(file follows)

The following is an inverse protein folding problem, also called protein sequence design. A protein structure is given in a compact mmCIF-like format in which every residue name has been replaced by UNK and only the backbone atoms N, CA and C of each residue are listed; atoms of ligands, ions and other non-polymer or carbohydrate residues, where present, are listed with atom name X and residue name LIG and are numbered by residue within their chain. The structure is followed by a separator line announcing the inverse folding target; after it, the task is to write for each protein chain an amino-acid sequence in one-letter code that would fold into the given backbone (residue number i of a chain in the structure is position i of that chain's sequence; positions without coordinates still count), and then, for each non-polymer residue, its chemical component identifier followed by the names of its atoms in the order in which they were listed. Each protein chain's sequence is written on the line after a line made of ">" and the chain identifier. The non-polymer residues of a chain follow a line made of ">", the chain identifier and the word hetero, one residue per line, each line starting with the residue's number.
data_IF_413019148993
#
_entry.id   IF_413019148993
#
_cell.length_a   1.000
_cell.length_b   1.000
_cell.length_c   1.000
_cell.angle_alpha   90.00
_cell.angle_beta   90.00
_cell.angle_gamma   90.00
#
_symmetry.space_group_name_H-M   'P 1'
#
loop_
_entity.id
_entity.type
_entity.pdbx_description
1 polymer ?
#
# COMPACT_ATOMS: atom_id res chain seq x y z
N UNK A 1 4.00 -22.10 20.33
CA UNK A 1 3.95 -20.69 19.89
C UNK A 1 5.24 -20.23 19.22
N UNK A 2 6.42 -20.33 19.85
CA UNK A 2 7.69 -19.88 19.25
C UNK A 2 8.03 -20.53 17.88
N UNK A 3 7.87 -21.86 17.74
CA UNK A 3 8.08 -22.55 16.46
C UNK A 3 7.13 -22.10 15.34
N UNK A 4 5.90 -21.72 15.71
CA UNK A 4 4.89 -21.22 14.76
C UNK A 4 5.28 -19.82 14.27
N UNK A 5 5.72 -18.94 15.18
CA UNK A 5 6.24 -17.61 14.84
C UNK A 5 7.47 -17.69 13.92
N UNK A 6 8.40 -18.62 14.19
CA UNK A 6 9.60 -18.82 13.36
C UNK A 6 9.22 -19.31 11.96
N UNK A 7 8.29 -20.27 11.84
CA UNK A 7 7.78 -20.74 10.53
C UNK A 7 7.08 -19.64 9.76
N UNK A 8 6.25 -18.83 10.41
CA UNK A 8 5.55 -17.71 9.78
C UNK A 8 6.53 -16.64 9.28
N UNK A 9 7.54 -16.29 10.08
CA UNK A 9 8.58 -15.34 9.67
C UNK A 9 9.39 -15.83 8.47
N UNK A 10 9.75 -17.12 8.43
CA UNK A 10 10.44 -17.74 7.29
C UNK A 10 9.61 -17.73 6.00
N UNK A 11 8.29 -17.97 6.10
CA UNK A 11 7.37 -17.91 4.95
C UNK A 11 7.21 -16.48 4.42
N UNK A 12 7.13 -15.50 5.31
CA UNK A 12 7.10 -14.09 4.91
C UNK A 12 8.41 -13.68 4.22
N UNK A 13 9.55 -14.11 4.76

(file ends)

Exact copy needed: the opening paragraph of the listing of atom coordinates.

The following is an inverse protein folding problem, also called protein sequence design. A protein structure is given in a compact mmCIF-like format in which every residue name has been replaced by UNK and only the backbone atoms N, CA and C of each residue are listed; atoms of ligands, ions and other non-polymer or carbohydrate residues, where present, are listed with atom name X and residue name LIG and are numbered by residue within their chain. The structure is followed by a separator line announcing the inverse folding target; after it, the task is to write for each protein chain an amino-acid sequence in one-letter code that would fold into the given backbone (residue number i of a chain in the structure is position i of that chain's sequence; positions without coordinates still count), and then, for each non-polymer residue, its chemical component identifier followed by the names of its atoms in the order in which they were listed. Each protein chain's sequence is written on the line after a line made of ">" and the chain identifier. The non-polymer residues of a chain follow a line made of ">", the chain identifier and the word hetero, one residue per line, each line starting with the residue's number.